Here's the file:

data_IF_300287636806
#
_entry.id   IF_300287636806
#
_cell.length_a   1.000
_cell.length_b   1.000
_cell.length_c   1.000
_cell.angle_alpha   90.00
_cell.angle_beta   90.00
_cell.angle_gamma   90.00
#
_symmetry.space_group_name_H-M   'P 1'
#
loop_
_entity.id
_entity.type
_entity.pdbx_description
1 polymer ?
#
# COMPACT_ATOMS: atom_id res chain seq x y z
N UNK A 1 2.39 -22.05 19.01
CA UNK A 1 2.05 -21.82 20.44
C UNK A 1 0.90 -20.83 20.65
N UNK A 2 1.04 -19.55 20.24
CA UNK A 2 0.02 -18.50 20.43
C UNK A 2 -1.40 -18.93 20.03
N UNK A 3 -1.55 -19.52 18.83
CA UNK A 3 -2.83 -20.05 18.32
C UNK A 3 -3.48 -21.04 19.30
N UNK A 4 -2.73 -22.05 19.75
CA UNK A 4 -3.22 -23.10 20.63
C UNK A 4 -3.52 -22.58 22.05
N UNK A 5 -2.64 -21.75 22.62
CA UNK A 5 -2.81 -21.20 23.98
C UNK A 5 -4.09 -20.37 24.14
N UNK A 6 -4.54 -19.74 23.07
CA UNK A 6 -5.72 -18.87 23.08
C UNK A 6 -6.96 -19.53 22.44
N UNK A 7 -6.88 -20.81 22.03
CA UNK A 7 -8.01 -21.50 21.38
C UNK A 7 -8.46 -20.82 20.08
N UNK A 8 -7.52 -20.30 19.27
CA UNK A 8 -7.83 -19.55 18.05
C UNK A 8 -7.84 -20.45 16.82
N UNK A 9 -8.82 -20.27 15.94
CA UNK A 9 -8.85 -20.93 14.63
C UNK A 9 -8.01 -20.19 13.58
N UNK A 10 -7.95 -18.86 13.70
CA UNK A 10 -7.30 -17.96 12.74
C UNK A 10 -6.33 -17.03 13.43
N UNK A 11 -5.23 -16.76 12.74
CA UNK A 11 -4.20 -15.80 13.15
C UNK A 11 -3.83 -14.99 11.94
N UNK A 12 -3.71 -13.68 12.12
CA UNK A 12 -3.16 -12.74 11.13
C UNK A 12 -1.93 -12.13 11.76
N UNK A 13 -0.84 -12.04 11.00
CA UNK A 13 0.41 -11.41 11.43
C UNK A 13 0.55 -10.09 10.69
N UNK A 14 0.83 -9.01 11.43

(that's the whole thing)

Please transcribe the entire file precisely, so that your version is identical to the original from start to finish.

data_IF_300287636806
#
_entry.id   IF_300287636806
#
_cell.length_a   1.000
_cell.length_b   1.000
_cell.length_c   1.000
_cell.angle_alpha   90.00
_cell.angle_beta   90.00
_cell.angle_gamma   90.00
#
_symmetry.space_group_name_H-M   'P 1'
#
loop_
_entity.id
_entity.type
_entity.pdbx_description
1 polymer ?
#
# COMPACT_ATOMS: atom_id res chain seq x y z
N UNK A 1 2.39 -22.05 19.01
CA UNK A 1 2.05 -21.82 20.44
C UNK A 1 0.90 -20.83 20.65
N UNK A 2 1.04 -19.55 20.24
CA UNK A 2 0.02 -18.50 20.43
C UNK A 2 -1.40 -18.93 20.03
N UNK A 3 -1.55 -19.52 18.83
CA UNK A 3 -2.83 -20.05 18.32
C UNK A 3 -3.48 -21.04 19.30
N UNK A 4 -2.73 -22.05 19.75
CA UNK A 4 -3.22 -23.10 20.63
C UNK A 4 -3.52 -22.58 22.05
N UNK A 5 -2.64 -21.75 22.62
CA UNK A 5 -2.81 -21.20 23.98
C UNK A 5 -4.09 -20.37 24.14
N UNK A 6 -4.54 -19.74 23.07
CA UNK A 6 -5.72 -18.87 23.08
C UNK A 6 -6.96 -19.53 22.44
N UNK A 7 -6.88 -20.81 22.03
CA UNK A 7 -8.01 -21.50 21.38
C UNK A 7 -8.46 -20.82 20.08
N UNK A 8 -7.52 -20.30 19.27
CA UNK A 8 -7.83 -19.55 18.05
C UNK A 8 -7.84 -20.45 16.82
N UNK A 9 -8.82 -20.27 15.94
CA UNK A 9 -8.85 -20.93 14.63
C UNK A 9 -8.01 -20.19 13.58
N UNK A 10 -7.95 -18.86 13.70
CA UNK A 10 -7.30 -17.96 12.74
C UNK A 10 -6.33 -17.03 13.43
N UNK A 11 -5.23 -16.76 12.74
CA UNK A 11 -4.20 -15.80 13.15
C UNK A 11 -3.83 -14.99 11.94
N UNK A 12 -3.71 -13.68 12.12
CA UNK A 12 -3.16 -12.74 11.13
C UNK A 12 -1.93 -12.13 11.76
N UNK A 13 -0.84 -12.04 11.00
CA UNK A 13 0.41 -11.41 11.43
C UNK A 13 0.55 -10.09 10.69
N UNK A 14 0.83 -9.01 11.43